It is a known fact that smoking is extremely injurious to one’s health. A smoker requires a lot of will power and self control in order to give up smoking completely. In spite of the difficulties, if a smoker is successful in giving up smoking, then he may have just done the best thing possible to live a healthy and a full life.
However, a latest Duke University Medical Center research states that an ex-smoker may feel the urge to smoke just by witnessing someone smoking. This is all that takes an ex-smoker to possibly take up smoking again.
Through functional MRI scans, the researchers witnessed the change in brain activity of the smokers when they quit. Brain scans were taken during normal smoking, as well as 24 hours after quitting smoking.
Joseph McClernon, associate professor in the department of psychiatry and behavioral sciences, Duke University Medical Center, says that, “Only five percent of unaided quit attempts result in successful abstinence. Most smokers who try to quit return to smoking again. We are trying to understand how that process works in the brain, and this research brings us one step closer.”
A significant increased activity in the brain is revealed when quitters notice photograph of people smoking. They were scanned every time while being shown pictures of smoking people.
McClernon says that, “Quitting smoking dramatically increased brain activity in response to seeing the smoking cues, which seems to indicate that quitting smoking is actually sensitizing the brain to these smoking cues.”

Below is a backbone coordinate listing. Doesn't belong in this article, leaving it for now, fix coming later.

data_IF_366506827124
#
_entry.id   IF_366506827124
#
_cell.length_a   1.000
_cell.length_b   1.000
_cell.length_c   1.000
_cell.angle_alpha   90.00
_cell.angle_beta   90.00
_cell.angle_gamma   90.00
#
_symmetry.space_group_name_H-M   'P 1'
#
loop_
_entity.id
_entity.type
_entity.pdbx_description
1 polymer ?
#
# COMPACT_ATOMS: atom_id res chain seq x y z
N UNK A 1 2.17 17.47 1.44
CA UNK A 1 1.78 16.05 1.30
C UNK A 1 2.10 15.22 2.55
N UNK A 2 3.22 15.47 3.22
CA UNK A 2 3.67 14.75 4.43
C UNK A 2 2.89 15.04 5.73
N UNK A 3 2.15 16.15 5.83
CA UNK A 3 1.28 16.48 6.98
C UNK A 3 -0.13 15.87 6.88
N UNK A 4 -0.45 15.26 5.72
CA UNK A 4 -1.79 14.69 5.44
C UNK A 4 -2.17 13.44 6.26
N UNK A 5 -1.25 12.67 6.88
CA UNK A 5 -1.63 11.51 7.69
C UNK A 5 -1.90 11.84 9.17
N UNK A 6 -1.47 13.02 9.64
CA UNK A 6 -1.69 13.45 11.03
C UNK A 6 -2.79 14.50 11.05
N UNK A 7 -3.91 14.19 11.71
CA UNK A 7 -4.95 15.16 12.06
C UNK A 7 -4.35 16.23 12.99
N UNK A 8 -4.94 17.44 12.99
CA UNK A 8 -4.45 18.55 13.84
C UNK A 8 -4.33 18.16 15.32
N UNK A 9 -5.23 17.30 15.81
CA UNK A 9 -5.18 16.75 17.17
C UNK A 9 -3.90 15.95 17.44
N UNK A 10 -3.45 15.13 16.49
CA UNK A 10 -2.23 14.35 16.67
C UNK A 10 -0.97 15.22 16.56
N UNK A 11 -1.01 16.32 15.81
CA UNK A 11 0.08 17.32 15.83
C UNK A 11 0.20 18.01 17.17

Apparently an activity in the dorsal striatum of the brain was noticed. This part of the brain is involved in learning habits or habitual things like brushing one’s teeth or riding a bike. McClernon says that, when ex-smokers come across these particular cues, an activity in that part of the brain is noticed which is responsible for automatic responses. This evidently states that giving up smoking once and for all may not be a matter of conscious control.
Thus researchers suggest that, in order to aid smokers to quit smoking they should be positively encouraged and also take appropriate steps in order to break their habitual reaction to smoking.
The Duke researchers supposedly are trying to achieve a way in which smokers habitual reaction to smoking can be broken. One area of research is apparently determining to make use of nicotine patches before the act of quitting smoking.
They stated that wearing a nicotine patch and smoking a cigarette with no nicotine, may prove to be beneficial in undoing a smokers habitual reaction to smoking. This method apparently helps smokers stay away from smoking for a longer period of time.
Their study is published online in Psychopharmacology.